Reviewed: Sierra Nevada Oktoberfest 2018
Product description: We’ve partnered with Bavaria’s Weihenstephan, the world’s oldest brewery, for this American take on the classic German Oktoberfest. A malt backbone is balanced by subtle hop character in this crisp, clean, and drinkable crowd-pleaser. Nothing captures the spirit of celebration like a beer among friends. 20 IBUs, 6% ABV.Sierra Nevada Brewing / Bayerische Staatsbrauerei Weihenstephan – Sierra Nevada Oktoberfest 2018 – 12oz bottle served in nonic pint – 6% ABV
Each year since 2015, Sierra Nevada has collaborated with a different German craft brewery on their Oktoberfest seasonal. This year, SN teamed up with Bayerische Staatsbrauerei Weihenstephan, the world’s oldest brewery. You may recognize the name from their ubiquitous Weihenstephaner Hefeweissbier. Earlier this year, Weihenstephan collaborated with Sierra Nevada for a modern spin on the traditional hefeweizen with Braupakt, a beer I recently reviewed and loved.
Since each year’s Oktoberfest is now slightly different, it’s hard to know what to expect from this 2018 version. But since these two breweries are arguably the most consistently good larger craft breweries on the planet, it’s fair to expect something spectacular. From a 12oz bottle, this year’s Oktoberfest is crystal clear amber in color with roaring carbonation that generates a thick, yellowish head of sea foam-textured bubbles. You get a relatively muted aroma that reminds me of apple pie complete with cinnamon and buttery crust. Digging in, malty flavors take up about 95% of the experience. This beer is rich in mouthfeel with a silky smooth texture that glides across the palate with freshly baked honey rolls at the center combined with cinnamon, sugar, and red apple spattered around the edges. Mild tea and just a touch of tannic apple skin provide an odd balance, but I’ll take it. Bitterness is at a 1 out of 10 while sweetness is at a 5/10, which may be a strange combination for those used to Sierra Nevada Pale Ale. In the finish, Oktoberfest is incredibly oily and fatty in texture with just a touch of paper to give it a less than stellar finale. Still, there’s no residual sugar lingering in the aftertaste and the overall experience is similar to a sweeter helles lager. After several minutes, the beer leaves a nice sourdough bread flavor in the mouth.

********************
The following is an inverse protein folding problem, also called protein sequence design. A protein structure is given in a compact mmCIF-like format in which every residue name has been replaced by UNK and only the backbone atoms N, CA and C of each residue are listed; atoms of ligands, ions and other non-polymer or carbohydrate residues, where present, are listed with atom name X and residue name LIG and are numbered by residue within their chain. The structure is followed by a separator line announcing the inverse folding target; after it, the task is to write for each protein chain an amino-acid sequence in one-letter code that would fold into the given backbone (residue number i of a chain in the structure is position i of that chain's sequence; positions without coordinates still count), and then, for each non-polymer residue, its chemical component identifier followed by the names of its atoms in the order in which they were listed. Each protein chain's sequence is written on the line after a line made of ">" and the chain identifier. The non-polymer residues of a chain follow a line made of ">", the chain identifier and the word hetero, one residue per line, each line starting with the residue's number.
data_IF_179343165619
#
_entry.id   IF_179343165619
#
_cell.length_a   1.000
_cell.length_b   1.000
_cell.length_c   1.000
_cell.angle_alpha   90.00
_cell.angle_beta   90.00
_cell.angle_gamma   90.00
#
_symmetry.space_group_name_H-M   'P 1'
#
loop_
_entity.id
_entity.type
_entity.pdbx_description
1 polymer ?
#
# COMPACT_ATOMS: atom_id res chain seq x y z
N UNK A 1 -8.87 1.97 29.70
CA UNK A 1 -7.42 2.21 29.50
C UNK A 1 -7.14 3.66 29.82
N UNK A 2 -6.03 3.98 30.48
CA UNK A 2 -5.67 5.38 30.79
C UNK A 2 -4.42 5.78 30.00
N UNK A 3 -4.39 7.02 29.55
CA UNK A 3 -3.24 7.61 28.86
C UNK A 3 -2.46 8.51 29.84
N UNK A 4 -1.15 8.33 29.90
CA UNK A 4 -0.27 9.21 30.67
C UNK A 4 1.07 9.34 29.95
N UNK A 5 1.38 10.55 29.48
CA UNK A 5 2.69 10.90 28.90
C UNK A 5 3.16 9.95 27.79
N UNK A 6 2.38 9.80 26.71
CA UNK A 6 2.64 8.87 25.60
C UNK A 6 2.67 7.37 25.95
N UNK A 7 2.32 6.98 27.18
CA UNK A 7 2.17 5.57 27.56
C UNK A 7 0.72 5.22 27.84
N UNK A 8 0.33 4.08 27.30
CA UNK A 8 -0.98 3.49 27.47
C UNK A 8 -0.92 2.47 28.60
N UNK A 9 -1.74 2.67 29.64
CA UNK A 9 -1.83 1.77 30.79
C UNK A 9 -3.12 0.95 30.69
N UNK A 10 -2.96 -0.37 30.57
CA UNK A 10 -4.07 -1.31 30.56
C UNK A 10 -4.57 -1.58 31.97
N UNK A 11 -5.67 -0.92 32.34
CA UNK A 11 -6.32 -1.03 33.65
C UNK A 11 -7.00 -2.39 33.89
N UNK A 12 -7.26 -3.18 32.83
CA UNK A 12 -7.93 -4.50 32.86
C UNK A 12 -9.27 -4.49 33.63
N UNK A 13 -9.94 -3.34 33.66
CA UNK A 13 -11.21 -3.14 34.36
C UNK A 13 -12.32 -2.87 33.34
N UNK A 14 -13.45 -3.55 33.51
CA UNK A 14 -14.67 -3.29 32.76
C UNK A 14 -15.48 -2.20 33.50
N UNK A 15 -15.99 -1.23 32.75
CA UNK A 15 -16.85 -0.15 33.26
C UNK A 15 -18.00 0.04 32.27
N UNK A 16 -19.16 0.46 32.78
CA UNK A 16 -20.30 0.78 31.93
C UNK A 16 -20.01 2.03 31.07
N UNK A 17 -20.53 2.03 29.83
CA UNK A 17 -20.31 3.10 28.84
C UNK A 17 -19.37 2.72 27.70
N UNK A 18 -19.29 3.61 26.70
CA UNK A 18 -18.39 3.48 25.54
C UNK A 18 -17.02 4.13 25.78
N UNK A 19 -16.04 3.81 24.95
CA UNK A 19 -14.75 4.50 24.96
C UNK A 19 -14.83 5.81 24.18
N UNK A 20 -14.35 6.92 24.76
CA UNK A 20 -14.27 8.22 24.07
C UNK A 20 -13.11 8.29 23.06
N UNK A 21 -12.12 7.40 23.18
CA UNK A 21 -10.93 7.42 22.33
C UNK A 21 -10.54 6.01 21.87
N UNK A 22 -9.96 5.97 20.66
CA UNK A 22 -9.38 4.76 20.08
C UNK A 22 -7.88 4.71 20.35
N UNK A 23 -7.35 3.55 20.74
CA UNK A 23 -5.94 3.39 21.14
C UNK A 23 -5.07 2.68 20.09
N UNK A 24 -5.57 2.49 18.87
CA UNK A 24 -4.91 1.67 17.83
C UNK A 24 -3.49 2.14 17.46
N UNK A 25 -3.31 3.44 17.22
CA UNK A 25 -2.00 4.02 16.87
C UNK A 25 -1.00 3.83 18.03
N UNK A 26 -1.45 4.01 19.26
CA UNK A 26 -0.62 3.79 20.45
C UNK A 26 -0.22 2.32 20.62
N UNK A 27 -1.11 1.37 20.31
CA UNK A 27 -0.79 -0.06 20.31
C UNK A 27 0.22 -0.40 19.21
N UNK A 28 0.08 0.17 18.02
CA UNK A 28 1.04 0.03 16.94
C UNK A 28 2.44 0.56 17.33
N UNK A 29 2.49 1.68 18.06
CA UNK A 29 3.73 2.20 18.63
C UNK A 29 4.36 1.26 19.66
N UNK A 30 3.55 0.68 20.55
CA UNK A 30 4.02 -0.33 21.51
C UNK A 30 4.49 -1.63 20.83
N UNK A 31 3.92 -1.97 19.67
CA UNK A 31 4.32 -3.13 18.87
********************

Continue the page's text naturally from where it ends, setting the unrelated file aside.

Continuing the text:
Overall, this year’s Oktoberfest is a straightforward exercise in the quenching ability of amber lager. If anything, this beer is drinkable with a phenomenal palate and flavors that aren’t too robust as to overwhelm the beer fest attendee drinking this by the liter. It’s a true festbier based on mid-tier alcohol strength, very low bitterness, and relatively moderate sugar. It’s a difficult style to perfect, but this year’s version gets the job done. In my opinion, this epic tag team hasn’t created what I would call a show-stopping version of an Oktoberfest. I was much more impressed with Braupakt, though that was an estery wheat ale and not an amber lager. Just out of curiosity, I decided to sample Sierra Nevada and Weihenstephan’s version alongside German competitor Ayinger, who produces the classic Oktober Fest-Märzen. In comparison, Ayinger’s version was much less impressive. It lacked the beautiful malt backbone and fell into a spiral of sticky sweetness and become way too cidery over time as red apple flavors dominated to the point of a fault for this style. In other words, though this year’s SN Oktoberfest isn’t very exciting, it is about as close to perfect as this style gets – easily besting other classic German examples.
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